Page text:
Supreme Court Overturns Family Joyriding Exception to MCL 500.3113(a)


In a recent decision, the Michigan Supreme Court held that any person who takes a vehicle contrary to a provision of the Michigan Penal Code, including its “joyriding” statutes, has taken the vehicle unlawfully, and is therefore precluded from receiving PIP benefits. Furthermore, the court determined that the use of the phrase “person” in MCL 500.3113(a) includes a family member who has taken a vehicle unlawfully.

MCL 500.3113(a) provides that a person is not entitled to PIP benefits if  the “person was using a motor vehicle or motorcycle which he or she had taken unlawfully, unless the person reasonably believed that he or she was entitled to take and use the vehicle.”

In Spectrum Health Hospitals v Farm Bureau Mutual Insurance Co of Michigan, the Court rejected two distinct legal theories routinely used by claimants to avoid exclusion under MCL 500.3113(a). Specifically, the Court rejected the “chain of permissive use” theory and the “family joyriding exception.”

The “chain of permissive use” theory arises when a vehicle owner authorizes the automobile’s use by an individual, who in turn authorizes another person to use the vehicle. Under this theory, a vehicle owner is presumed to have allowed the end user to use the automobile, regardless of whether the owner had expressly forbidden the end user. 

The Court concluded that this theory did not address whether the end user of a vehicle violated the Michigan Penal Code, including its “joyriding” statutes, by unlawfully taking a vehicle. As such, the Court held that the “chain of permissive use” theory was inconsistent with MCL 500.3113(a), and could therefore not be used by injured claimants to avoid exclusion under MCL 500.3113(a).

After dismissing the “chain of permissive use” theory, the Court addressed the “family joyriding exception,” which involves the unauthorized taking of a person’s motor vehicle by a family member who did not intend to steal it. Earlier case law held that the Legislature did not intend a relative’s “joyride” to be considered an unlawful taking under MCL 500.3113(a) because, “given that most legislators are parents and grandparents, they may have experienced children who used a family vehicle without permission and may have done so themselves.” Based on this reasoning, it was argued that “the Legislature did not truly intend to exclude teenagers who joyride in their relatives’ automobiles.”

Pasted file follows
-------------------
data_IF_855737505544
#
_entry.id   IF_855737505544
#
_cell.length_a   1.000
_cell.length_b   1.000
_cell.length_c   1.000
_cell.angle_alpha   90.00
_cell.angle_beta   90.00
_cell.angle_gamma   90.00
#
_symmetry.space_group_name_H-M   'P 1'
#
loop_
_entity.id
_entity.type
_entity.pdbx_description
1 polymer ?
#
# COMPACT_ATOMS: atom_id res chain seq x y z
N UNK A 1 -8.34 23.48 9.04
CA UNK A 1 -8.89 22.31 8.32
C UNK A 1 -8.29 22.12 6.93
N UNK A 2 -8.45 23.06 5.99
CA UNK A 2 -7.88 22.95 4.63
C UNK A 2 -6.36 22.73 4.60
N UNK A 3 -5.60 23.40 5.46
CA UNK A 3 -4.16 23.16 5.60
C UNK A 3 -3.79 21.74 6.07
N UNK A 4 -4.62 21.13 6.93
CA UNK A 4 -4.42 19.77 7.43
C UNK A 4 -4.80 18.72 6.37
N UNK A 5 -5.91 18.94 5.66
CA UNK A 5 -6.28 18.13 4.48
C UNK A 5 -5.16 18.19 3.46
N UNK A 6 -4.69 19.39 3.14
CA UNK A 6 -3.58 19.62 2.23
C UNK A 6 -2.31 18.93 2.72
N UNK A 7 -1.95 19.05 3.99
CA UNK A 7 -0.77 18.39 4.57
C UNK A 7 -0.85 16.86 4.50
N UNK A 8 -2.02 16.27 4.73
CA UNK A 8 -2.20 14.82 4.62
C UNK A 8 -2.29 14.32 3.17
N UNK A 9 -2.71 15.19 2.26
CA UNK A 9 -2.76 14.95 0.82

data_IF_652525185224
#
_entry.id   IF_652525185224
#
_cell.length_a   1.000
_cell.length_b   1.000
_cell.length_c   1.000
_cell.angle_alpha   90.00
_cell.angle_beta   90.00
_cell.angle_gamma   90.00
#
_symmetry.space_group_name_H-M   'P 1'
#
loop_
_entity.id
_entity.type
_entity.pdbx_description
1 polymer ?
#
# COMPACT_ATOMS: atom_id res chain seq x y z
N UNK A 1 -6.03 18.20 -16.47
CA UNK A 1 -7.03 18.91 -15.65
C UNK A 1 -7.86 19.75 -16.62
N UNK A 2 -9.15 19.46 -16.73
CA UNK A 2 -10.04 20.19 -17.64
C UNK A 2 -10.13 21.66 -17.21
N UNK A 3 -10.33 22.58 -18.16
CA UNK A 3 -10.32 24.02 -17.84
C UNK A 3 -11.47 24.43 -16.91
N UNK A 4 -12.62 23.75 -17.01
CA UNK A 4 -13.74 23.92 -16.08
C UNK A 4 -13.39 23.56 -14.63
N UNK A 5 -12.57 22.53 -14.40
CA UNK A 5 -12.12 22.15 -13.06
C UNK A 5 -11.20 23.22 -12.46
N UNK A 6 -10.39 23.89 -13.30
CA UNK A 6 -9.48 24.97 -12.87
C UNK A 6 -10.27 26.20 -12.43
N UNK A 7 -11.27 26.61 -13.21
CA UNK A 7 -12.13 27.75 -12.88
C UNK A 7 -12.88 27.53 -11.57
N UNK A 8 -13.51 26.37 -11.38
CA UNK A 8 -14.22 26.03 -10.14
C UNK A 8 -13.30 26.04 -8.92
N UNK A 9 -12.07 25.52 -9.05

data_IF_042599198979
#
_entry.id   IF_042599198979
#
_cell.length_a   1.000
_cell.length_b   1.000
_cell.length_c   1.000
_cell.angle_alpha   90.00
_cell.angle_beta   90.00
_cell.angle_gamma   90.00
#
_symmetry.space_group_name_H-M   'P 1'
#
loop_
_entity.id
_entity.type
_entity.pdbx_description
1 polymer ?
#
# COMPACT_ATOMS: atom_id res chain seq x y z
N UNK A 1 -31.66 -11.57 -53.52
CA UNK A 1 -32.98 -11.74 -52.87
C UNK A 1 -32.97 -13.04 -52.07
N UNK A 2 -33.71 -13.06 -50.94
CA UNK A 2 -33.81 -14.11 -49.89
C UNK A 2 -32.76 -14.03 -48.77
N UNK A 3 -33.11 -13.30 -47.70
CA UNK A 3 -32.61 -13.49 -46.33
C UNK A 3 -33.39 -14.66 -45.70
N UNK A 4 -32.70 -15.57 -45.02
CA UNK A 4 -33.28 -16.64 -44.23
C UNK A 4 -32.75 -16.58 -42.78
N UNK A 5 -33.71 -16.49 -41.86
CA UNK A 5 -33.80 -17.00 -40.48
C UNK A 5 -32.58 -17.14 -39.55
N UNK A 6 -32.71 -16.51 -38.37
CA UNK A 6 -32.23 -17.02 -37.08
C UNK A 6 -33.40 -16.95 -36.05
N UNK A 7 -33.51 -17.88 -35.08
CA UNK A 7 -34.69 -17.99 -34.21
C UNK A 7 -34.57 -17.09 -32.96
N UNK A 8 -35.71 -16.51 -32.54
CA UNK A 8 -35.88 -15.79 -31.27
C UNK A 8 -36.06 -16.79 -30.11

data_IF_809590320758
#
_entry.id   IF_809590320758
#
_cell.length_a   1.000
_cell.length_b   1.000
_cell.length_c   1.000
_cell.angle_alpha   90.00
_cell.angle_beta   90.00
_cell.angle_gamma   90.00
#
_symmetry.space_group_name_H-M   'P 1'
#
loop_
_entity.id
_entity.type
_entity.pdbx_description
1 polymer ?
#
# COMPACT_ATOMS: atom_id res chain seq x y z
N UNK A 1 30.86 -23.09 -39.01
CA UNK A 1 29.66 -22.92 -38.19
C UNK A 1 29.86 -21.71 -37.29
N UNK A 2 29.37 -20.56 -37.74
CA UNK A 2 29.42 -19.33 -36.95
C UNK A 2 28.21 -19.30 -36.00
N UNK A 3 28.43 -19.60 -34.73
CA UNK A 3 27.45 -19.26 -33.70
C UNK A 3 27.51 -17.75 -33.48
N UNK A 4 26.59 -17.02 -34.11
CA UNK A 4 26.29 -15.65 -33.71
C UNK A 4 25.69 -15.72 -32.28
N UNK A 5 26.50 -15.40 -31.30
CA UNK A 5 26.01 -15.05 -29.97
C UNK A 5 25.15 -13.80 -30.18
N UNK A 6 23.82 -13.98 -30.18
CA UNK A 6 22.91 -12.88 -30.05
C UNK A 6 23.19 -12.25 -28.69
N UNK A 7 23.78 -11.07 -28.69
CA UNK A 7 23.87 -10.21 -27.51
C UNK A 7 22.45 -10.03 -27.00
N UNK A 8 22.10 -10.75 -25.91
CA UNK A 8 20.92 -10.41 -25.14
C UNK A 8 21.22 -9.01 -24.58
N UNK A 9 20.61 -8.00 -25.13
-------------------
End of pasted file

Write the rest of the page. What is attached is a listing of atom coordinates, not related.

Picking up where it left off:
Expressly rejecting this argument, the Court held that the “family joyriding exception” has no basis in the language of MCL 500.3113(a), and therefore cannot be invoked by injured claimants to avoid exclusion under MCL 500.3113(a).

In light of the Spectrum decision, it is now clear that chain of permissive use and family joyriding claimants who unlawfully operator motor vehicles contrary to the Michigan Penal Code are excluded from coverage under the unlawful use provision of MCL 500.3113(a).  Insurers should consider taking recorded statements from, or schedule an examination under oath of, the named insurer, owner of the vehicle, and/or the injured claimant, as it could potentially reveal that the claimant is excluded from benefits under MCL 500.3113(a).  

For further information about this important decision or about Michigan’s No-Fault Act, or if you have questions about how this recent ruling could affect your business, please contact the author of this Rapid Report or any member of Plunkett Cooney’s Trucking and Transportation Practice Group.

Rapid Reports are distributed by the firm of Plunkett Cooney. Any questions or comments concerning the matters reported may be addressed to Michael K. Sheehy, Mary Catherine Rentz or any other members of the practice group. The brevity of this update prevents comprehensive treatment of all legal issues, and the information contained herein should not be taken as legal advice. Advice for specific matters should be sought directly from legal counsel. Copyright © 2012. All rights reserved PLUNKETT COONEY, P.C.

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